Most interestingly, Blackburn connects hubris and narcissism with what turns out to be the main political target of Mirror, Mirror: the systematic exploitation of the powerless by the wealthy that he refers to by the term “kleptoparisitism.” His position is that today’s vastly unequal distributions of wealth are obviously unjust and immoral, that their being widely accepted as justifiable and even fair demands some sort of psychological explanation, and that the full explanation will make reference to factors including the ruling class’s excessively high self-regard (caused largely by their hubristic belief that they have earned, rather than lucked into, the privileges they enjoy) and sheer ignorance on the part of the privileged regarding the living conditions of others (most of the wealthy, because their attention is directed at those above them rather than those below, have no idea just how privileged they are).
This may seem grounds for dismay. If kleptoparisitism is the result of deep-seated human tendencies, is there any hope for abolishing it? But while the character defects themselves may be firmly implanted, the hyper-individualistic ethos that constitutes their particular expression in this context is something much more recent, and potentially reversible: “[I]f the ‘greed is good’ world was, as I have described, largely a cultural construction that supplanted any sense of civic society, public service, or common decency in the last third of the twentieth century, then a reverse shift should be possible […] [B]it by bit, with people working in schools, in media, by example, and over time, the ideological climate can shift.”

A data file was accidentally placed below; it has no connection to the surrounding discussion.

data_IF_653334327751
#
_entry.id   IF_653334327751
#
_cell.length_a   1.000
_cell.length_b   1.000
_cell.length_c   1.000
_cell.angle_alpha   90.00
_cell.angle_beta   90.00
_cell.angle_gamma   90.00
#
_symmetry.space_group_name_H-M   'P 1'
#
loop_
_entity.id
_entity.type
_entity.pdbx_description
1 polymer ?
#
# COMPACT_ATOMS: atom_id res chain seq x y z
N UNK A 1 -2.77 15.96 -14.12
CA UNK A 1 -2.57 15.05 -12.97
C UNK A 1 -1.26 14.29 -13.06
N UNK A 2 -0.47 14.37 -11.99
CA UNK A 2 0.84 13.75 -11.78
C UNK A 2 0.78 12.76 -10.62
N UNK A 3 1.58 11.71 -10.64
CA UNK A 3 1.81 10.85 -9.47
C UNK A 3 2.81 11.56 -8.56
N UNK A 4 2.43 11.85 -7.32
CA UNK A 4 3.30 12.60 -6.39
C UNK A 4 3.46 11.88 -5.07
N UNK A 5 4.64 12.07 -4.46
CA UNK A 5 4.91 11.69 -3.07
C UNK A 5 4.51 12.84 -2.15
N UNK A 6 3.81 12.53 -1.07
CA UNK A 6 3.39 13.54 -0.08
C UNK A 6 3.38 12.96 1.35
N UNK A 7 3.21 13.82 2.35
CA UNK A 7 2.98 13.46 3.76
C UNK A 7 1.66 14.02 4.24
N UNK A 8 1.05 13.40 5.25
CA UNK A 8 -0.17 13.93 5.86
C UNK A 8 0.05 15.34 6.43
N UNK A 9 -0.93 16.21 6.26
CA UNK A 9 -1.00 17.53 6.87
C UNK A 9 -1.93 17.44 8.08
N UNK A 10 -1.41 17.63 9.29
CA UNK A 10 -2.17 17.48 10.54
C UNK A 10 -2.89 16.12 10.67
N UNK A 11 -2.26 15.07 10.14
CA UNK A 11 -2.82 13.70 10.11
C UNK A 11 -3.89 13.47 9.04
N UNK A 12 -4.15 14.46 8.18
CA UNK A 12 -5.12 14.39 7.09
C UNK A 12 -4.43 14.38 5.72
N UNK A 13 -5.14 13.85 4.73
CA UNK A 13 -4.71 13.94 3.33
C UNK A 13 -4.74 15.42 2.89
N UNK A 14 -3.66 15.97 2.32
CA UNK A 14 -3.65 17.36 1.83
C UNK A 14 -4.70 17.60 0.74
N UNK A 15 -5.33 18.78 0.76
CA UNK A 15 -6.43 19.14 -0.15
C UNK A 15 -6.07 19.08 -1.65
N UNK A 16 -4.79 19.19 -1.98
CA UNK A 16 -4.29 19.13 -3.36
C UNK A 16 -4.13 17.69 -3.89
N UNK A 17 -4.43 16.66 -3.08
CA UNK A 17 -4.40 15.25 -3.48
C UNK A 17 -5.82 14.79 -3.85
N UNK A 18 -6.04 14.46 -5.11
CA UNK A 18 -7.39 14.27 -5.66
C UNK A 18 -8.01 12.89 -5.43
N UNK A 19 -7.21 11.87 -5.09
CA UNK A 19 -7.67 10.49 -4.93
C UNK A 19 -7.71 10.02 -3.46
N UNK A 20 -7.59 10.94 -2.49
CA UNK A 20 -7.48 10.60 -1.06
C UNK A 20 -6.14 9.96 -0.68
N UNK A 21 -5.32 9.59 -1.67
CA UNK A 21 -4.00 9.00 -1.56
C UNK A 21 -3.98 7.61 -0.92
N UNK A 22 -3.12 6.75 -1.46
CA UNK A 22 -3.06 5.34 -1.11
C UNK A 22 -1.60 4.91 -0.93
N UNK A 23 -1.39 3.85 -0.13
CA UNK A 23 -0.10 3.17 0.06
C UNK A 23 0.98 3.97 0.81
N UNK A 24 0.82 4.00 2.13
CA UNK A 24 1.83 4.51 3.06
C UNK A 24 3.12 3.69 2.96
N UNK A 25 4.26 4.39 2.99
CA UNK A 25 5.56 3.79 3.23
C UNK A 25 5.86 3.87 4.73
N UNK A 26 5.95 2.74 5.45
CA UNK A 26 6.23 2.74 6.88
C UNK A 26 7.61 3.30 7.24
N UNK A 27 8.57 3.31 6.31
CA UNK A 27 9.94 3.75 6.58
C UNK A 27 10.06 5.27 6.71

As a university professor, regularly faced with students young enough to have been born into the world shaped by this ethos – so much so that they often have a difficult time conceiving that society might be structured in some other way – I can only applaud any effort to remind the young, and the forgetful, that other possibilities do exist. The opening and re-opening of such possibilities constitutes much of the work of philosophy, and of the liberal arts in general. Blackburn’s wide-ranging, engaging, and deeply thoughtful volume is admirable for many reasons, but above all else, one hopes, it is a tool to help liberate the human imagination.